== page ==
There's a whole lot of energy being wasted debating whether or not newspapers should disappear. It's a waste of energy because there are bigger forces at work here. Yes, Virginia, the information revolution that we've been promised for so long is finally here.
Just as the industrial revolution began in the late 18th Century, but wasn't felt until the mid-19th Century, the information revolution began in the late 1970s (yes, I know computers were invented almost 50 years before that, but they didn't have mass impact until the introduction of the PC) and we're just now feeling its most dramatic impact: a mass shift in how receive and share information.
And we're just at the beginning.
Just as the timber industry held on for about 50 years after the adoption of mechinized logging, many newspapers will likely cling to a challenged existence for a number of years. But their fate is sealed: the democratization of information is here -- for better or for worse -- and newspaper closings are simply a the canary in the mine.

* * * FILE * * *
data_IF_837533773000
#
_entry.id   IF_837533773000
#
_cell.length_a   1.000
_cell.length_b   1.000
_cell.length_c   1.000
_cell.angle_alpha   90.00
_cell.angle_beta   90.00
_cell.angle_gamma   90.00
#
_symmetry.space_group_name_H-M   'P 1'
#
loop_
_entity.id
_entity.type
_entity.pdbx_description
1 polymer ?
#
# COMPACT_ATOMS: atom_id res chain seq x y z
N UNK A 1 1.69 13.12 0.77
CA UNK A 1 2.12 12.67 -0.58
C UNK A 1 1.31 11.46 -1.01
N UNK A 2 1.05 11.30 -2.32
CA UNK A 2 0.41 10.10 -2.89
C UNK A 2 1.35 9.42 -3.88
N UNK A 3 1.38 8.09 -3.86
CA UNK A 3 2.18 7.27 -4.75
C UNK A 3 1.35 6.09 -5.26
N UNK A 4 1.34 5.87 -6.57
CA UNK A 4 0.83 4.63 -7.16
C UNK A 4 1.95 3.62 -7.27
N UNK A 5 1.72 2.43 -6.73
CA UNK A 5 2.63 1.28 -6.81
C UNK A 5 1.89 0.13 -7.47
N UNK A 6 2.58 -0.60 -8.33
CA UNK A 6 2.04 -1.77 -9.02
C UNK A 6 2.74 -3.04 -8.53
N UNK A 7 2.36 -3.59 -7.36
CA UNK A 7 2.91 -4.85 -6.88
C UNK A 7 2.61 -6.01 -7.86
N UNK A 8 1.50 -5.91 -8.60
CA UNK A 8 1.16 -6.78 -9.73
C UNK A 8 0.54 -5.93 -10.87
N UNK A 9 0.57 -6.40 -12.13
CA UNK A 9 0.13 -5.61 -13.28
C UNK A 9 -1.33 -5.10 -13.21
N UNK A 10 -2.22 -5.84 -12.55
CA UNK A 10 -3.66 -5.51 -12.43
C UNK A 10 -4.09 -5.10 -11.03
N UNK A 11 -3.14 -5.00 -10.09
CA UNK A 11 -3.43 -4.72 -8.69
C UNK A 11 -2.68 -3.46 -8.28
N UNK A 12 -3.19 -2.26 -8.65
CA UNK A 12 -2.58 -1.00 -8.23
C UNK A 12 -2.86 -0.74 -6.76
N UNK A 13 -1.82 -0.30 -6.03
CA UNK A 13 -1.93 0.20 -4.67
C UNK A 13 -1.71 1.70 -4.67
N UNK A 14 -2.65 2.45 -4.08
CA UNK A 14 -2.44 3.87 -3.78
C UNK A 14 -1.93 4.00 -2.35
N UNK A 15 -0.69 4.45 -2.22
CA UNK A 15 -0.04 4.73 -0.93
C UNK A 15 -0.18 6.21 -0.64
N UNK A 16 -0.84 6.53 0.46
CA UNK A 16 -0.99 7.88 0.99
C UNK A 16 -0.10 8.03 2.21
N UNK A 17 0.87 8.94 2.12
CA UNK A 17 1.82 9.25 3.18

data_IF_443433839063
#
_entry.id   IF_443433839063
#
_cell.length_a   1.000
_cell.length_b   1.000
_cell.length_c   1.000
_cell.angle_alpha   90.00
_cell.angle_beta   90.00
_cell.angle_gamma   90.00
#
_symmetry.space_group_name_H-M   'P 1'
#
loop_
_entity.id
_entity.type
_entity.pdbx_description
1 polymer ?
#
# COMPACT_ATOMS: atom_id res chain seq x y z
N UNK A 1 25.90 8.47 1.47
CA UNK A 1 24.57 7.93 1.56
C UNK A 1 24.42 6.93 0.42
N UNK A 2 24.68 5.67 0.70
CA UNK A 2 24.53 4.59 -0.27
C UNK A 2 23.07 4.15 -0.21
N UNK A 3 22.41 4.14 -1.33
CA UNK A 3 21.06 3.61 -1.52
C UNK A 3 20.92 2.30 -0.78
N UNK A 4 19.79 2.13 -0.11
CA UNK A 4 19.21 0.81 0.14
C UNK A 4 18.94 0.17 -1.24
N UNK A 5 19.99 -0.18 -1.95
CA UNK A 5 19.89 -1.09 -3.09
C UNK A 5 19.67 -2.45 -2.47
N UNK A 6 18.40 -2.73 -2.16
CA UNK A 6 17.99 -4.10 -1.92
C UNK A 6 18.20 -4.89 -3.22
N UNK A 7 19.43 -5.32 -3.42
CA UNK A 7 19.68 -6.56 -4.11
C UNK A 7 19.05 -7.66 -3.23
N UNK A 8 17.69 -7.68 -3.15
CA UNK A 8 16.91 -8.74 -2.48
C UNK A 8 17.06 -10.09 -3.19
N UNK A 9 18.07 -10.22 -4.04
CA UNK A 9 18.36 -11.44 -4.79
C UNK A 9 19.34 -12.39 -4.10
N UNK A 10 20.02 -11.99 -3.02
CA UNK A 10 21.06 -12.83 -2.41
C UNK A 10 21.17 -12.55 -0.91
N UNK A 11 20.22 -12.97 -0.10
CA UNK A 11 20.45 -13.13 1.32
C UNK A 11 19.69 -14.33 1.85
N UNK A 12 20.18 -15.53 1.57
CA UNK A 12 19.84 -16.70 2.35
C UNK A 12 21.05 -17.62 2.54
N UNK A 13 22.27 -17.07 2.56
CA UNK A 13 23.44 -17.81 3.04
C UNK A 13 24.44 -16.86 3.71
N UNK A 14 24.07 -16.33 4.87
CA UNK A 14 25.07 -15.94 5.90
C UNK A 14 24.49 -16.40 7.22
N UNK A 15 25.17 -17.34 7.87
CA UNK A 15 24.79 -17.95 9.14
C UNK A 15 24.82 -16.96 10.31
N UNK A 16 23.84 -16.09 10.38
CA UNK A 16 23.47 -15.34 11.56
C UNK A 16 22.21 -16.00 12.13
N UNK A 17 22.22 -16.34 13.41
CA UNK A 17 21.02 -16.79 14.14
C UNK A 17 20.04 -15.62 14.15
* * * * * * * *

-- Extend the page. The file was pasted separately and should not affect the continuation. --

Local TV stations, radio stations (including my beloved local NPR affiliate), and magazines are all in danger of becoming absolete, first to their respective audiences, then quickly to their advertisers, if they can't get back to the primary purpose of any business -- creating substantial value.
Duh, right?! I wish. Instead of focusing on creating value, too many media outlets (yes, you can extrapolate this to many companies -- including creative firms) are focused on cutting costs, reducing risk, etc. But no matter how fast they run, they won't get anywhere until they get off the treadmill.
Underdog brands, being offensive-minded, get it. They are using the perceived market chaos to seize opportunity. To jump off the treadmill. To run freely. They (you!) aren't looking to be the last logging company. They're looking to be the first in something new, something fresh, something...